I’m not sure how prevalent it is in computer science curriculum, but as an electrical engineering major, DeMorgan’s Theorem was an important part of my training in the design of logic circuits and I have found it very useful as a software developer as well. In digital logic design, it would be expressed like this:
Or in psuedo-code:
!A and !B == !(A or B)
!A or !B == !(A and B)
Basically if you swap OR for AND and move the NOT from the individual terms to the result, the resulting expression is equivalent.
This concept can be particularly useful in ruby because it has both an if and unless condition. I ran into this debugging some code just the other day. A system was setup to send alerts when errors occurred, and this was the condition in the code:
unless already_reported_errors.include?(e) && !Rails.env.development? send_alert(e) end
At first glance, this expression might appear to do the logical thing and only report new errors when not in development. However, if you wrap your head around the double negative, you see that it doesn’t do that at all. This becomes much easier to see if you transform the expression using DeMorgan’s Theorem. Negating the entire expression is the equivalent of changing unless to if. Therefore, the equivalent expression is:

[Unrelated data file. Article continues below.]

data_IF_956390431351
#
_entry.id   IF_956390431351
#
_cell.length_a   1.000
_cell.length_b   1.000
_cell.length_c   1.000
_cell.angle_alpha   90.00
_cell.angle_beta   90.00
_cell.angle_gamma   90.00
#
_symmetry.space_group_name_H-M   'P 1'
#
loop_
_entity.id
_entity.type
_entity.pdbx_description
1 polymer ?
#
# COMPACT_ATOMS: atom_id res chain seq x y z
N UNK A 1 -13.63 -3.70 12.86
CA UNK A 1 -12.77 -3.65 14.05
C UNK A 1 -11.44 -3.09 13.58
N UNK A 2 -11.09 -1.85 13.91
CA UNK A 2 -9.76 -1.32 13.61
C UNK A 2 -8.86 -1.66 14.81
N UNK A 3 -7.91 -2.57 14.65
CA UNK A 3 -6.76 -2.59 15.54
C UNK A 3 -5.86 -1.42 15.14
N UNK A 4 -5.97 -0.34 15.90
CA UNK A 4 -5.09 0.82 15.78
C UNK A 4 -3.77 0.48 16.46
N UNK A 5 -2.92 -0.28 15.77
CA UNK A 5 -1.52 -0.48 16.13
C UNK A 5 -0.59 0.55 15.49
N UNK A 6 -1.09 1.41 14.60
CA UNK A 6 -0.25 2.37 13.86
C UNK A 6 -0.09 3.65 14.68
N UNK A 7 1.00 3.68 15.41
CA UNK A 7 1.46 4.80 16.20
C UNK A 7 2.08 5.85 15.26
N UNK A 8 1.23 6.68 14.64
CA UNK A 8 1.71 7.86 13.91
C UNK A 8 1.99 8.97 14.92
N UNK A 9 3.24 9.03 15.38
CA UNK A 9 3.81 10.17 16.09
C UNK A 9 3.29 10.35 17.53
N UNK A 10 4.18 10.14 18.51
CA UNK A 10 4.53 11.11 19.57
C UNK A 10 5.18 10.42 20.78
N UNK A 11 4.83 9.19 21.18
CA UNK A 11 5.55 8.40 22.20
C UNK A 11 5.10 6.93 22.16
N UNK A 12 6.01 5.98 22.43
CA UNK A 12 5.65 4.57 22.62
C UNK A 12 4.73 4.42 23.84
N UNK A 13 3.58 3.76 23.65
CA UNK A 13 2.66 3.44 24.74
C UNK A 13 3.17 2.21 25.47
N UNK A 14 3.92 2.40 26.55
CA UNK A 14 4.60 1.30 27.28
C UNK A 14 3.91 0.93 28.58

if !already_reported_errors.include?(e) || Rails.env.development?
Which very clearly will send alerts for all errors in the development environment, clearly not the intention. I’m pretty sure the second term was added later as you might have guessed.
Whether debugging or writing code, if a two term boolean expression is difficult to reason about, try transforming it using Demorgan’s Theorem to see if the result is easier to understand.